Etymology
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Words related to -graph

-graphy 
word-forming element meaning "process of writing or recording" or "a writing, recording, or description" (in modern use especially in forming names of descriptive sciences), from French or German -graphie, from Greek -graphia "description of," used in abstract nouns from graphein "write, express by written characters," earlier "to draw, represent by lines drawn," originally "to scrape, scratch" (on clay tablets with a stylus), from PIE root *gerbh- "to scratch, carve" (see carve).
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allograph (n.)
"writing made by another person," by 1900, from allo- "other" + -graph "something written." Especially in law, "a deed not written by any of the parties to it." Linguistics sense "form of an alphabetic letter" is from 1951, with second element abstracted from grapheme. Related: Allographic.
cardiograph (n.)

"apparatus for recording by tracing the beating of the heart," 1867, from cardio- + -graph "something written."

Although the work does not treat of the recent means of diagnosis—the thermometer, laryngoscope, cardiograph, etc.,—still it is complete as far as it goes. [book review in Medical Investigator, May 1867, p.94]
chronograph (n.)

"precise time-measuring device," 1831, from chrono- "time" + -graph "instrument for recording; something written." Compare Greek khronographos "recording time and events" (adj.); "a chronicler" (n.). Related: Chronography; chronographic.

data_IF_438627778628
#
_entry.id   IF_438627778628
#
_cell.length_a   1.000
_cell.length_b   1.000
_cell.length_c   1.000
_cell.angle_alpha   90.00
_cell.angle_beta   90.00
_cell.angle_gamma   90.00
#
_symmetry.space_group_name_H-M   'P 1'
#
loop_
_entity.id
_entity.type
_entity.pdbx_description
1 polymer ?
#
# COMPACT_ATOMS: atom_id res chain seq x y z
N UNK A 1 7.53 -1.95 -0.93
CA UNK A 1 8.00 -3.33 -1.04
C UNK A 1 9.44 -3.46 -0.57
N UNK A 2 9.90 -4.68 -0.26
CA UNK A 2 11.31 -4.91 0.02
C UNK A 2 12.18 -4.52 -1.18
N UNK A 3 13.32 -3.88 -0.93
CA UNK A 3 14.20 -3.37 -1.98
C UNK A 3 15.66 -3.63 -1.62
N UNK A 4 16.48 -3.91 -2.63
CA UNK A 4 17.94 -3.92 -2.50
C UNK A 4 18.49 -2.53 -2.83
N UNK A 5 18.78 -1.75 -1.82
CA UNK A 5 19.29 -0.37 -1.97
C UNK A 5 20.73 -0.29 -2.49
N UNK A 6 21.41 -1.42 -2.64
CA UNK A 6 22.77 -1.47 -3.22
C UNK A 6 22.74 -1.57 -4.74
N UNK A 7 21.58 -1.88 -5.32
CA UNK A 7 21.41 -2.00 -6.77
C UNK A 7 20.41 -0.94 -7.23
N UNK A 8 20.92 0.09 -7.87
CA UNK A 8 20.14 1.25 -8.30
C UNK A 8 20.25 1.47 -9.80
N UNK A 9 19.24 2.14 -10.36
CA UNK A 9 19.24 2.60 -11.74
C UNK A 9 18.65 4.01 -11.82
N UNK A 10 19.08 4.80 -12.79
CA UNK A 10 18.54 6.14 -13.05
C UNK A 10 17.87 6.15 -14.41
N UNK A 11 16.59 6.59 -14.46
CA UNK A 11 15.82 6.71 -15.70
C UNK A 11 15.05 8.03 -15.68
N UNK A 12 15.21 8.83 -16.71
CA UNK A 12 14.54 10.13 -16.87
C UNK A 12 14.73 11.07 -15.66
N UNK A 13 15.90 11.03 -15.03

cryptograph (n.)

1849, "something written in secret characters;" see crypto- "secret, hidden" + -graph "writing, something written." From 1879 as "system of secret writing."

diagraph (n.)

"instrument for drawing objects without the need for artistic skill," 1847; see dia- + -graph.

It consists of a carriage for a pencil governed by a system of cords and pulleys working at right angles to one another, and set in motion by the movement of a pointer, which is passed by the operator, who is careful to keep his eye at a fixed point of view, around the apparent outlines of his subject. The pencil describes on the paper the exact motions of the pointer, and thus reproduces the desired object. [Century Dictionary]

Earlier it meant "a description" (by 1798).

Dictograph (n.)

in-house, hands-free telephone system using microphones and loudspeakers, patented 1907 in U.S. by K.M. Turner and W. Donnan, from dictation + -graph in the sense of "instrument for recording."

heliograph (n.)
1848, "instrument for taking photographs of the sun," from helio- "sun" + -graph "something written." Earlier, "a description of the sun" (1706, implied in heliographic). From 1877 as the name of a movable mirror used in signaling. Related: Heliographical.

Heliography (1845) was the word for the product of a type of engraving process by chemical reaction from exposure to sunlight. It also was an early term for what came to be called photography (1840).
homograph (n.)
1810 as a method of signalling, from homo- (1) "same" + -graph "something written." Meaning "a word of identical spelling with another, but of different origin and meaning," is from 1873. Related: Homographic; homography. Greek homographos meant "of the same letters."
ideograph (n.)
"character or symbol which suggests an object without expressing its name," 1841, from ideo-, here as a combining form of idea, + -graph "instrument for recording; something written." Related: Ideographic (1822); ideographical.